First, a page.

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Quartz Daily Brief—Apple’s new OS, Obama in Europe, Russia’s gas concessions, “female” hurricanes

Good morning, Quartz readers!

What to watch for today

Obama’s sojourn in Europe. The four-day trip will see the US president meeting with officials in Poland, Belgium and France. He is expected to urge European leaders to stand firm with the US against Russia’s destabilizing actions in Ukraine.

Syria goes to the polls. Current president Bashar al-Assad, who faces two opponents, is expected to win his third seven-year term in a rigged election. Rebel-controlled areas in the north and east of the divided country will not be participating in the vote.

The anniversary of Tiananmen Square. Tonight marks the 25th anniversary of the start of the two-day massacre at Tiananmen Square, when martial law was imposed and Chinese troops and tanks fired on civilians, killing hundreds. Despite China’s attempts to quash the memory, a vigil will take place in Taipei.

European data stays pretty miserable. May’s inflation rate and April’s unemployment figure aren’t expected to improve from the previous month (paywall), with forecasts of 0.7% and 11.8%, respectively, reminding policymakers that Europe isn’t exactly on the path to speedy economic growth.

While you were sleeping

Apple updated its software. At an annual developers’ conference, the company launched iOS 8, its new mobile operating system, and unveiled OS X Yosemite for Mac. Apple also unveiled HealthKit, an app to help the user collect and analyze health data. Here’s every chart from the keynote.

German inflation fell to a four-year low. The inflation rate sank from 1.1% in April to a worse-than-expected 0.6% in May—a figure not seen since February 2010. This should place further pressure on the European Central Bank to act more aggressively in encouraging euro area growth

Russia relaxed its gas demands. Gazprom, Russia’s state-owned energy company, gave Kiev another week to pay its gas bill after Ukraine handed over a partial payment of $786 million. The company had threatened to cut off Ukraine’s gas supply, but Russia seems to be easing back economic pressure on Ukraine.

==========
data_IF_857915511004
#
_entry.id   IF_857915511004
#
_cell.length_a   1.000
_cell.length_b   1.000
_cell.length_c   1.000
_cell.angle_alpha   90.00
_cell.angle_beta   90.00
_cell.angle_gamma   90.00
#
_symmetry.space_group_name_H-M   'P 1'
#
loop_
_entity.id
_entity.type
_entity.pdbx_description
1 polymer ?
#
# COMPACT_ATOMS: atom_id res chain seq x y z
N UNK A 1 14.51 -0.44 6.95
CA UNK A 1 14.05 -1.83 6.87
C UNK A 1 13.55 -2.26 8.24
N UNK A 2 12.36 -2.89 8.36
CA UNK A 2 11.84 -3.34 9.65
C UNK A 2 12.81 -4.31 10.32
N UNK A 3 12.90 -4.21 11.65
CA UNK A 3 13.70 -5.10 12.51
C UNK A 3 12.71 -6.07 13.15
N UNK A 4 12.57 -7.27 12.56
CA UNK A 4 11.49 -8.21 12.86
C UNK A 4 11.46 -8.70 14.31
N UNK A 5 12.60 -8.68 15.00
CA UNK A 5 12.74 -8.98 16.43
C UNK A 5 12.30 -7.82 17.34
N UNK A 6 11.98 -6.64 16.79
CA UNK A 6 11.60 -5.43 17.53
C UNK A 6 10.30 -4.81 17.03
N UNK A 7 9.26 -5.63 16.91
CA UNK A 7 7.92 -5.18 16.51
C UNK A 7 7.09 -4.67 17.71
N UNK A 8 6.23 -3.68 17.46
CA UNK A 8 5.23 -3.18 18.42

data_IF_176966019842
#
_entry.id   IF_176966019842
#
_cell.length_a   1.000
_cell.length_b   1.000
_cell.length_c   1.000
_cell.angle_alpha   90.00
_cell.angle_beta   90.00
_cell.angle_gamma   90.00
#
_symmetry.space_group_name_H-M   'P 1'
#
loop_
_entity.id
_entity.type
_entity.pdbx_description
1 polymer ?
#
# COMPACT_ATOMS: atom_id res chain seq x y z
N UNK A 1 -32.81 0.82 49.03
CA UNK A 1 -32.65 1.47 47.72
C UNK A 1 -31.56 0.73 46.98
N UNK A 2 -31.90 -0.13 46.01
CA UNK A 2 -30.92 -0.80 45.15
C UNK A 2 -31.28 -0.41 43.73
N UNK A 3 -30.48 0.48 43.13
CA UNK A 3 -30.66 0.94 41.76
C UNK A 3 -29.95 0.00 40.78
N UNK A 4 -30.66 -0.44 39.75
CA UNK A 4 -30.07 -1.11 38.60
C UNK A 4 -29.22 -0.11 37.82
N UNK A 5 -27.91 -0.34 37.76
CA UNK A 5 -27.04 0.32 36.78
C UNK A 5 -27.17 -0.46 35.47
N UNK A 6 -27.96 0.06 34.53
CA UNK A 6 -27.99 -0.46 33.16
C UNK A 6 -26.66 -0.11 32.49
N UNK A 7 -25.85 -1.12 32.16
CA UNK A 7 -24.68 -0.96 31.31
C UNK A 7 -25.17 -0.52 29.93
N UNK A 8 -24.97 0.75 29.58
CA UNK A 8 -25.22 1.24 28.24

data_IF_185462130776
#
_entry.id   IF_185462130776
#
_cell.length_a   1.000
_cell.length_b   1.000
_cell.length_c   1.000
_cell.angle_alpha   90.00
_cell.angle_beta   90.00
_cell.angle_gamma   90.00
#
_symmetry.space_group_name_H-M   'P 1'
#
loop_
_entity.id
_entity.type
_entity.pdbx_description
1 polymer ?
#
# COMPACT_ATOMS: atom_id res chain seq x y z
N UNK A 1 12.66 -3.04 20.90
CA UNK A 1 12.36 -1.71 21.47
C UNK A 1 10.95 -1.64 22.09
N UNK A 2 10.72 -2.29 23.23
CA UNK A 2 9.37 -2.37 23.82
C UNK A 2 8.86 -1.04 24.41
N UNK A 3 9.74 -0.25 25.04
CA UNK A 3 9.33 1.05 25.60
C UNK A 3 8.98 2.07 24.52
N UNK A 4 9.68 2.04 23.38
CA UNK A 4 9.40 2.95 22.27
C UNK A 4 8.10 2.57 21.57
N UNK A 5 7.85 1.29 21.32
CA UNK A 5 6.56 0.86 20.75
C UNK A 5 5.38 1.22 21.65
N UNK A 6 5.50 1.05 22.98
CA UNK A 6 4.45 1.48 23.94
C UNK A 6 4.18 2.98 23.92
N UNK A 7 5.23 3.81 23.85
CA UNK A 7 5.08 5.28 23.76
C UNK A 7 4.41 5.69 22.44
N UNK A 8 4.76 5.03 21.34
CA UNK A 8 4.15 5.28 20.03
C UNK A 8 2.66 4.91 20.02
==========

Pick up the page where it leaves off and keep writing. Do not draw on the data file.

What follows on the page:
The US outlined its plan to fight climate change. President Obama launched a proposal to cut power plant greenhouse gas emissions by 30%, compared to 2005 levels, by 2030. This will mostly affect coal-fueled electricity producers, and could increase reliance on natural gas, which releases half as much carbon as coal, and renewable energy.

The King of Spain stepped down. King Juan Carlos I will abdicate after almost 40 years on the throne. Generally a popular monarch for easing his country’s transition from dictatorship to democracy, his 2012 elephant-hunting trip to Africa did not sit well with Spaniards suffering through the economic crisis, and the announcement prompted anti-monarchy demonstrations.

Quartz obsession interlude

Steve LeVine and David Yanofsky on how countries around the world are cutting carbon emissions—except India. “The proposal allows the United States some leverage in international climate change negotiations, where Chinese and Indian representatives have argued that the US should take the lead in reducing emissions because of its historical contribution to climate change. China, with its voracious appetite for coal, is now the largest producer of emissions, but the next time the subject is discussed, during the Group of 7 meeting on June 4 and 5 in Brussels, the spotlight may be more on India, [whose] emissions continue to soar from 2020 on, according to the EIA projection, while other countries reduce their carbon output.” Read more here.

Matters of debate

No one is really surprised or bothered by FIFA corruption. It’s the same as on-field racism and protests in Brazil—people only care about the football.

Poor countries are the worst victims of climate change. For two reasons: geography (they’re located in high risk zones) and poverty (they have weaker infrastructure).

Real writers have no place on Twitter. Sentences in the context of a book, vocalized by characters, are very different from abbreviated, isolated nuggets in the writer’s voice.

The next industry to be disrupted will be batteries. The energy storage industry is increasingly important, and might be too big for Silicon Valley.

Surprising discoveries

Female-named hurricanes are more deadly than male-named hurricanes. People feel less threatened by women’s names, and take fewer precautions.

Leonardo da Vinci had a resume, too. “Should the need arise, I will make cannon, mortar and light ordnance of very beautiful and functional design.”

Three tips for predicting the future. Number one: Be less specific.

Bat scat is sparkling. They eat insects’ wings and legs, which other predators might discard.

Our best wishes for a productive day. Please send any news, comments, insect wings and legs, or light ordnance to hi@qz.com. You can follow us on Twitter here for updates throughout the day.

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